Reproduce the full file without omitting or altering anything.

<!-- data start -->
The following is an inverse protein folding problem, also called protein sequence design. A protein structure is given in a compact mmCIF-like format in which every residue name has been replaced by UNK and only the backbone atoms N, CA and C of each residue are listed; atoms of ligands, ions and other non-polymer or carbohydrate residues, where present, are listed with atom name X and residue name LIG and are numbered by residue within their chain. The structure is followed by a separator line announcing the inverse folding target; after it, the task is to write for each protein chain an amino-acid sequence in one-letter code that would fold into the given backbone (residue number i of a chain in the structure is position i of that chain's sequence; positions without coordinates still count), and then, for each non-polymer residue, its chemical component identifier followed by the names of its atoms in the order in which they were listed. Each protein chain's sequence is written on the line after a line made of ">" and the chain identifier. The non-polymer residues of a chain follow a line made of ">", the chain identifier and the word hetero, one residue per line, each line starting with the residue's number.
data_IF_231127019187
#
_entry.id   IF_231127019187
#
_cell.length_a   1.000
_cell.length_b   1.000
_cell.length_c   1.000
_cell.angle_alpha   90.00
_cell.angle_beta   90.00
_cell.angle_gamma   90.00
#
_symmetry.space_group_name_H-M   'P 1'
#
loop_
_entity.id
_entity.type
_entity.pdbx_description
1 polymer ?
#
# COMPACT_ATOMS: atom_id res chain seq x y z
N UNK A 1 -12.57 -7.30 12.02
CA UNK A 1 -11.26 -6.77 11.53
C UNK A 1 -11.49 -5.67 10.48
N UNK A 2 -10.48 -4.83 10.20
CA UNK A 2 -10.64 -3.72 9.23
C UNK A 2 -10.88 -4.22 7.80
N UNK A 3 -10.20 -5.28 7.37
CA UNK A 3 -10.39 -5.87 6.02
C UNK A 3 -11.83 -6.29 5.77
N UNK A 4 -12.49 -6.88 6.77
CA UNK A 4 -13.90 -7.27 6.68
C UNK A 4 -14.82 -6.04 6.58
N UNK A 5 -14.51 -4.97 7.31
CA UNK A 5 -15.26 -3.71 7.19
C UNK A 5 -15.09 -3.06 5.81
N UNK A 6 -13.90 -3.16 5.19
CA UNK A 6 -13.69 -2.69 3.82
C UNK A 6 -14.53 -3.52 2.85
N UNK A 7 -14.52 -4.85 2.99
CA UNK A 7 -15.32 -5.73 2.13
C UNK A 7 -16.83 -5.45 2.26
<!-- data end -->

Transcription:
The following is an inverse protein folding problem, also called protein sequence design. A protein structure is given in a compact mmCIF-like format in which every residue name has been replaced by UNK and only the backbone atoms N, CA and C of each residue are listed; atoms of ligands, ions and other non-polymer or carbohydrate residues, where present, are listed with atom name X and residue name LIG and are numbered by residue within their chain. The structure is followed by a separator line announcing the inverse folding target; after it, the task is to write for each protein chain an amino-acid sequence in one-letter code that would fold into the given backbone (residue number i of a chain in the structure is position i of that chain's sequence; positions without coordinates still count), and then, for each non-polymer residue, its chemical component identifier followed by the names of its atoms in the order in which they were listed. Each protein chain's sequence is written on the line after a line made of ">" and the chain identifier. The non-polymer residues of a chain follow a line made of ">", the chain identifier and the word hetero, one residue per line, each line starting with the residue's number.
data_IF_231127019187
#
_entry.id   IF_231127019187
#
_cell.length_a   1.000
_cell.length_b   1.000
_cell.length_c   1.000
_cell.angle_alpha   90.00
_cell.angle_beta   90.00
_cell.angle_gamma   90.00
#
_symmetry.space_group_name_H-M   'P 1'
#
loop_
_entity.id
_entity.type
_entity.pdbx_description
1 polymer ?
#
# COMPACT_ATOMS: atom_id res chain seq x y z
N UNK A 1 -12.57 -7.30 12.02
CA UNK A 1 -11.26 -6.77 11.53
C UNK A 1 -11.49 -5.67 10.48
N UNK A 2 -10.48 -4.83 10.20
CA UNK A 2 -10.64 -3.72 9.23
C UNK A 2 -10.88 -4.22 7.80
N UNK A 3 -10.20 -5.28 7.37
CA UNK A 3 -10.39 -5.87 6.02
C UNK A 3 -11.83 -6.29 5.77
N UNK A 4 -12.49 -6.88 6.77
CA UNK A 4 -13.90 -7.27 6.68
C UNK A 4 -14.82 -6.04 6.58
N UNK A 5 -14.51 -4.97 7.31
CA UNK A 5 -15.26 -3.71 7.19
C UNK A 5 -15.09 -3.06 5.81
N UNK A 6 -13.90 -3.16 5.19
CA UNK A 6 -13.69 -2.69 3.82
C UNK A 6 -14.53 -3.52 2.85
N UNK A 7 -14.52 -4.85 2.99
CA UNK A 7 -15.32 -5.73 2.13
C UNK A 7 -16.83 -5.45 2.26